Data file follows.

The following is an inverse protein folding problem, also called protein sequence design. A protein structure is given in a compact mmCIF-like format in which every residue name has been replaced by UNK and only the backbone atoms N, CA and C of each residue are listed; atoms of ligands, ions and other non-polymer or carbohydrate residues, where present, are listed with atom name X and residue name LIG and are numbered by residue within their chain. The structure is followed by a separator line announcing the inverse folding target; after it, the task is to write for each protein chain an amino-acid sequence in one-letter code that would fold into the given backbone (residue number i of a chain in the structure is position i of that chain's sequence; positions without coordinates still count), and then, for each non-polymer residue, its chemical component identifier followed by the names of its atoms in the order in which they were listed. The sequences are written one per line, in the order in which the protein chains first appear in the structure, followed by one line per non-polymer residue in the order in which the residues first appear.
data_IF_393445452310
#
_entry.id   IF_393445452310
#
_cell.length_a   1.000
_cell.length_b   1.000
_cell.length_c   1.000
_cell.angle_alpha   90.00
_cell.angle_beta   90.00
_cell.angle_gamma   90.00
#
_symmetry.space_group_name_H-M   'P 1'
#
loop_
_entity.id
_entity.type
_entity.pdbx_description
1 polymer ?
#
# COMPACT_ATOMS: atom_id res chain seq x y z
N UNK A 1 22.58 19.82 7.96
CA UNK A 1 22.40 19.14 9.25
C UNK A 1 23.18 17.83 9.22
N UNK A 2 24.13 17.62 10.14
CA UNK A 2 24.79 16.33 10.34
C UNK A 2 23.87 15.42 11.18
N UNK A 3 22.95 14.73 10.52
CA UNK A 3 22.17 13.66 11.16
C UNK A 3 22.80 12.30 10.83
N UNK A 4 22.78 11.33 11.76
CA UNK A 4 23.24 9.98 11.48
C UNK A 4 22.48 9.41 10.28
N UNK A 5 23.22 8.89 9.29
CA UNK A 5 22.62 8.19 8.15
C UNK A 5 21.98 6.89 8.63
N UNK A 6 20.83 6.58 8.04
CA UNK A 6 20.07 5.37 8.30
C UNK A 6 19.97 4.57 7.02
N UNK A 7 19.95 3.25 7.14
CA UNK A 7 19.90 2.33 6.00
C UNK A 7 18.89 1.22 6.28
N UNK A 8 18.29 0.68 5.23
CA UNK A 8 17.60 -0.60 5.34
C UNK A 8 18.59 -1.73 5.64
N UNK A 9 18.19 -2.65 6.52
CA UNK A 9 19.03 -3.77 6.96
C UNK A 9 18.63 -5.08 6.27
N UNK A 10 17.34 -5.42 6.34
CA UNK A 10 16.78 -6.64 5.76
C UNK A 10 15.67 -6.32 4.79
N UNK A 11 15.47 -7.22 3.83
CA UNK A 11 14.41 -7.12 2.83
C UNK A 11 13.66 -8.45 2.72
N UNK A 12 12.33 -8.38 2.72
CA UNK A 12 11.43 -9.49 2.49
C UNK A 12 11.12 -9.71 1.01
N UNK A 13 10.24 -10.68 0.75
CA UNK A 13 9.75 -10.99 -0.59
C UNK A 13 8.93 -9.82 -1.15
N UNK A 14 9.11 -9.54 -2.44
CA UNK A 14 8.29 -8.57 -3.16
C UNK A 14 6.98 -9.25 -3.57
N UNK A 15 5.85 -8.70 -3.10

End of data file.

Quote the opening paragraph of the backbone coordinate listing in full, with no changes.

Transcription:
The following is an inverse protein folding problem, also called protein sequence design. A protein structure is given in a compact mmCIF-like format in which every residue name has been replaced by UNK and only the backbone atoms N, CA and C of each residue are listed; atoms of ligands, ions and other non-polymer or carbohydrate residues, where present, are listed with atom name X and residue name LIG and are numbered by residue within their chain. The structure is followed by a separator line announcing the inverse folding target; after it, the task is to write for each protein chain an amino-acid sequence in one-letter code that would fold into the given backbone (residue number i of a chain in the structure is position i of that chain's sequence; positions without coordinates still count), and then, for each non-polymer residue, its chemical component identifier followed by the names of its atoms in the order in which they were listed. The sequences are written one per line, in the order in which the protein chains first appear in the structure, followed by one line per non-polymer residue in the order in which the residues first appear.